Sports Auctions Collectibles and Memorabilia

Baseball cards are fun to collect and have proven to be a great investment but there are many other baseball collectibles that are worthy of attention. They range drastically because anything can be collected. Let’s take a look at some of the most popular baseball collectibles and if they make sound investments.

Baseballs

Autographed Baseball MunsonBaseballs are highly collectible and their value relies on the importance of the game, record that was broke, and how likable the player is. In 1999 Mark McGwire’s 70th homerun baseball sold to Todd McFarlane (Spawn creator) for a whopping $2,700,000 plus close to a $305,000 commission to the auction house! In 2001 Barry Bonds broke McGwire’s record with 73 homeruns in a season. McFarlane purchased Bonds’ ball at the same auction for a smaller amount of $450,000. This is proof that the likability of the player and how big of a fan the buyer is depicts what the baseball sells for. We had the pleasure of selling a game used baseball from the first ever All-Star game in 1933 for over $22,000. It is signed by Babe Ruth, Lou Gehrig, Jimmie Foxx, Gabby Hartnett, and Dick Bartell. Ruth’s is especially great due to the fact he announced he would not be signing anything that day and this may be the only autograph availle from that game. Time and time again baseballs prove to be a great investment.

Rings

auction for sports ringsAnyone that collects baseball memorabilia would love to own a championship ring that was owned by their favorite player. Although the general public cannot buy them, they can be found on the market via players, relatives, executives, locker room staff, or someone affiliated to the team. Most teams give out championship rings to office staff, locker room staff, and many others that have worked with the team. Although the “non-player” rings hold the same retail value they will not be worth as much to collectors. Rings from notable players are worth the most. In June of 2007 Casey Stengel’s 1951 NY Yankees World Series ring sold for $180,000. We have sold an array of sports rings at auction, one being David Cone’s 1998 New York Yankees World Series Championship ring that is estimated to sell for $30,000+ dollars. Rings have an inherit value due to the materials used to make them but can be worth much more as an investment if there is a popular players name attached.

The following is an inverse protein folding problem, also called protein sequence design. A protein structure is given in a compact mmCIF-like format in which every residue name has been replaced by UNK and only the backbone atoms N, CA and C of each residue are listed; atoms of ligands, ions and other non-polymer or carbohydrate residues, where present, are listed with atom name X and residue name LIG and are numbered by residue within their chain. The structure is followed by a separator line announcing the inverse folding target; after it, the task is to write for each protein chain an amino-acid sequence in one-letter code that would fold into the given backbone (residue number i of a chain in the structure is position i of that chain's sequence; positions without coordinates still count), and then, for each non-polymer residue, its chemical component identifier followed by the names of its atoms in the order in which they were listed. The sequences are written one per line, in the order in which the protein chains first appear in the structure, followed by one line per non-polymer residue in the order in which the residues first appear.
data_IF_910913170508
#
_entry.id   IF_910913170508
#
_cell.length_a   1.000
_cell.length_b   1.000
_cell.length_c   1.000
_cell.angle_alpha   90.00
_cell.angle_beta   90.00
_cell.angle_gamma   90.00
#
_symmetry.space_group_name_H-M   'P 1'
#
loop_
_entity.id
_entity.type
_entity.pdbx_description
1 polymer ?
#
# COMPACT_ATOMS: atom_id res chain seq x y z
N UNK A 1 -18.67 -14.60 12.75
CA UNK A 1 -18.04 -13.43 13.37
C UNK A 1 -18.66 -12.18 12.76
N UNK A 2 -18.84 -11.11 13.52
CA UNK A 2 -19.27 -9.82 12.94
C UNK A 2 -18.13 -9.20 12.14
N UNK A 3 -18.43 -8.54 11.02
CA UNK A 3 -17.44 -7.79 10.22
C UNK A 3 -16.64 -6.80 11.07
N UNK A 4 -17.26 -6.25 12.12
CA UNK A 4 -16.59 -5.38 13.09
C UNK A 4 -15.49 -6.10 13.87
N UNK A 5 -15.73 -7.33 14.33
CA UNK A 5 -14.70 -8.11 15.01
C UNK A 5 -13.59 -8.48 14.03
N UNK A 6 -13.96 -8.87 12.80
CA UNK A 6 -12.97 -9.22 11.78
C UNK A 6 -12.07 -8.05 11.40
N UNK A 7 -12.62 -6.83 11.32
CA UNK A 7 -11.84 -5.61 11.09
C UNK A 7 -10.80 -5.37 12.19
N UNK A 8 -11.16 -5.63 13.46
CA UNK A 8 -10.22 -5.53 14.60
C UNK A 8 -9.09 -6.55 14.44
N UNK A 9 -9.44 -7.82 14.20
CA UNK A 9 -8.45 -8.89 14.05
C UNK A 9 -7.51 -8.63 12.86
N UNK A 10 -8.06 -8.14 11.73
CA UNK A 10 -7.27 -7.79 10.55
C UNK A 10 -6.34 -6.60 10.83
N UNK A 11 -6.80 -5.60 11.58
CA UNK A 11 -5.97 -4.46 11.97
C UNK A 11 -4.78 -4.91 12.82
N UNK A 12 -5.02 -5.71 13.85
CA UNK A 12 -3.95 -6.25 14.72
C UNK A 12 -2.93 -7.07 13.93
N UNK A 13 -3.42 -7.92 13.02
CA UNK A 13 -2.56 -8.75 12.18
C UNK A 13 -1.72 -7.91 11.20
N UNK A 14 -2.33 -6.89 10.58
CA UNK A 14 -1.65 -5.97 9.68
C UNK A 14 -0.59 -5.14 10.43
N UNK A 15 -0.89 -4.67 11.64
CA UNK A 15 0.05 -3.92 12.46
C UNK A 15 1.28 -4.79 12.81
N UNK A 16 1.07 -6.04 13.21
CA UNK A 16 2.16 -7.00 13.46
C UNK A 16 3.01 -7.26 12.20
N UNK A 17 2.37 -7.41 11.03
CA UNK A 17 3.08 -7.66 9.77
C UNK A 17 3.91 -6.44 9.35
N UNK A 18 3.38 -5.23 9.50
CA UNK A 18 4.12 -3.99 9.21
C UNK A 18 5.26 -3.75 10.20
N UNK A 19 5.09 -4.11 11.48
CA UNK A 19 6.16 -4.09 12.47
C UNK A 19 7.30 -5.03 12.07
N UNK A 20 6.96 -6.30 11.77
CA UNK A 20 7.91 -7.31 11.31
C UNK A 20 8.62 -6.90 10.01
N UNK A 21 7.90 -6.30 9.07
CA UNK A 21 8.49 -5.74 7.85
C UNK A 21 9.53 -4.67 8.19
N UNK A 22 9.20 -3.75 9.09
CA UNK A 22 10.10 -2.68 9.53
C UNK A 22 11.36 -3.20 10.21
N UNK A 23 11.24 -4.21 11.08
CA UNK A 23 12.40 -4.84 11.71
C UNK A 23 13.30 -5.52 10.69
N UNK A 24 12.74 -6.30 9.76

Baseball Bats

Baseball BatsGame used baseball bats are similar to game used baseballs because the value depends on who used it, what game it was used in, and was it a defining moment in baseball’s history. Several highly collectible baseball bats were sold in June of 2007 in the same auction that Stengel’s ring was listed in. A 1928 Babe Ruth game used bat sold for $162,000! Two other bats sold for $96,000 (Walter Johnson) and $72,000 (Ted Williams 1955 All-Star H&B Bat). We auctioned off a 1928-1930 Babe Ruth game used bat for over $23,000 dollars. The bat was given to Ty Cobb that wanted it for a friend. Ruth was known to be very generous with his autographs and game used items. Baseball bats are a great investment and would be a great addition to any collection.

Jerseys